More States Easing Into Expansion
New Hampshire, Michigan, Indiana, Pennsylvania, Alaska, Montana, and Louisiana all expanded their Medicaid programs between 2014 and 2016. Expansion took effect in Virginia and Maine in 2019, in Utah, Idaho, and Nebraska in 2020, and in Oklahoma and Missouri in 2021.
The 2018 election was pivotal for Medicaid, with three states passing ballot initiatives to expand Medicaid, and Kansas, Wisconsin, and Maine electing governors who are supportive of Medicaid expansion .
The first six states to implement Medicaid programs did so in 1966, although several states waited a full four years to do so. And Alaska and Arizona didnt enact Medicaid until 1972 and 1982, respectively. Eventually, Medicaid was available in every state, but it certainly didnt happen everywhere in the first year.
Theres big money involved in the Medicaid expansion decision for states. Under ACA rules, the federal government pays the vast majority of the cost of covering people who are newly eligible for Medicaid. Through the end of 2016, the federal government fully funded Medicaid expansion. The states started to pay a small fraction of the cost starting in 2017, eventually paying 10 percent by 2020. From there, the 90/10 split is permanent the federal government will always pay 90 percent of the cost of covering the newly eligible population, assuming the ACA remains in place.
Here’s Why States Must Resist The Temptation To Expand Medicaid
Last week, Alaska became the 30th state to expand Medicaid with federal funding from the Affordable Care Act. “Alaska and Alaskans cannot wait any longer,” said Gov. Bill Walker. “We’re not going to step away from this opportunity to help fellow Alaskans, period.”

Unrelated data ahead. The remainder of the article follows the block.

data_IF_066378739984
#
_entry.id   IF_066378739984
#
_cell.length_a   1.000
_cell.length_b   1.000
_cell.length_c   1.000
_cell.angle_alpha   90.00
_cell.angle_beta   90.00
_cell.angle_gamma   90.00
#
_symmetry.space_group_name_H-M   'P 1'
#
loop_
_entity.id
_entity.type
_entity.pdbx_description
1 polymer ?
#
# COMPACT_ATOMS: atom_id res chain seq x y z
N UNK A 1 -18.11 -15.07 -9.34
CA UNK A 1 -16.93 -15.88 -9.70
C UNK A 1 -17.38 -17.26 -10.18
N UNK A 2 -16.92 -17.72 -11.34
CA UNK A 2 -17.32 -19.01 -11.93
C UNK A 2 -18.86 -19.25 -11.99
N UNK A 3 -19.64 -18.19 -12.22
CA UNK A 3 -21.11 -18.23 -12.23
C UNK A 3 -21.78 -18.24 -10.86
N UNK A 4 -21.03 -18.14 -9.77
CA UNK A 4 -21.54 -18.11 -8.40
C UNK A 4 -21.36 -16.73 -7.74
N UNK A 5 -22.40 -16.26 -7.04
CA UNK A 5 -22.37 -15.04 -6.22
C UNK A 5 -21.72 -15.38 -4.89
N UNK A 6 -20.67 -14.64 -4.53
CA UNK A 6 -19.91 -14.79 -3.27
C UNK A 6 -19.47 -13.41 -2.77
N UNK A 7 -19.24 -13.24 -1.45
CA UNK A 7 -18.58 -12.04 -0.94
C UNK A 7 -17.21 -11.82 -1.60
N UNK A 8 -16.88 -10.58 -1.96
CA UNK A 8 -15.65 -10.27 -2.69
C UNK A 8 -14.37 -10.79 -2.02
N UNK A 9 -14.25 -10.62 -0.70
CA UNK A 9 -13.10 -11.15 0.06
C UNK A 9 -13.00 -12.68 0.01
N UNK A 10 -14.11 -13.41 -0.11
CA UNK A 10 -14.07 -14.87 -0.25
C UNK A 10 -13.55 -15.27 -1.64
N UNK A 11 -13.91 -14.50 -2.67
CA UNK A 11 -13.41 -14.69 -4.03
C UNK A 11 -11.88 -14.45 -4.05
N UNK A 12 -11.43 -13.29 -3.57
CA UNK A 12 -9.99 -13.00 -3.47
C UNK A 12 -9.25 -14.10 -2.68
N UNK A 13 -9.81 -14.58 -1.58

Some “help.” Obamacare’s Medicaid expansion is saddling taxpayers with billions in new health costs — much of which the states will eventually have to shoulder on their own. The program’s new beneficiaries, meanwhile, may have coverage. But they face interminable waits to actually find doctors and get care. And that care is often of low-quality.
The 20 states that have thus far avoided expanding Medicaid must continue to resist. If many more state dominos fall, Obamacare’s multibillion-dollar expansion will be nearly impossible to undo — even if Republicans sweep the elections in 2016.
Obamacare’s Medicaid-expansion spell is proving tantalizing to more than just Alaska. Billions of dollars in “free” federal money will do that.
The Democratic governors of Missouri and Virginia — who had previously said “no” to expansion — might soon say “yes.” Utah’s Republican governor is talking with the Obama administration about how to expand his state’s program.
These governors should know better.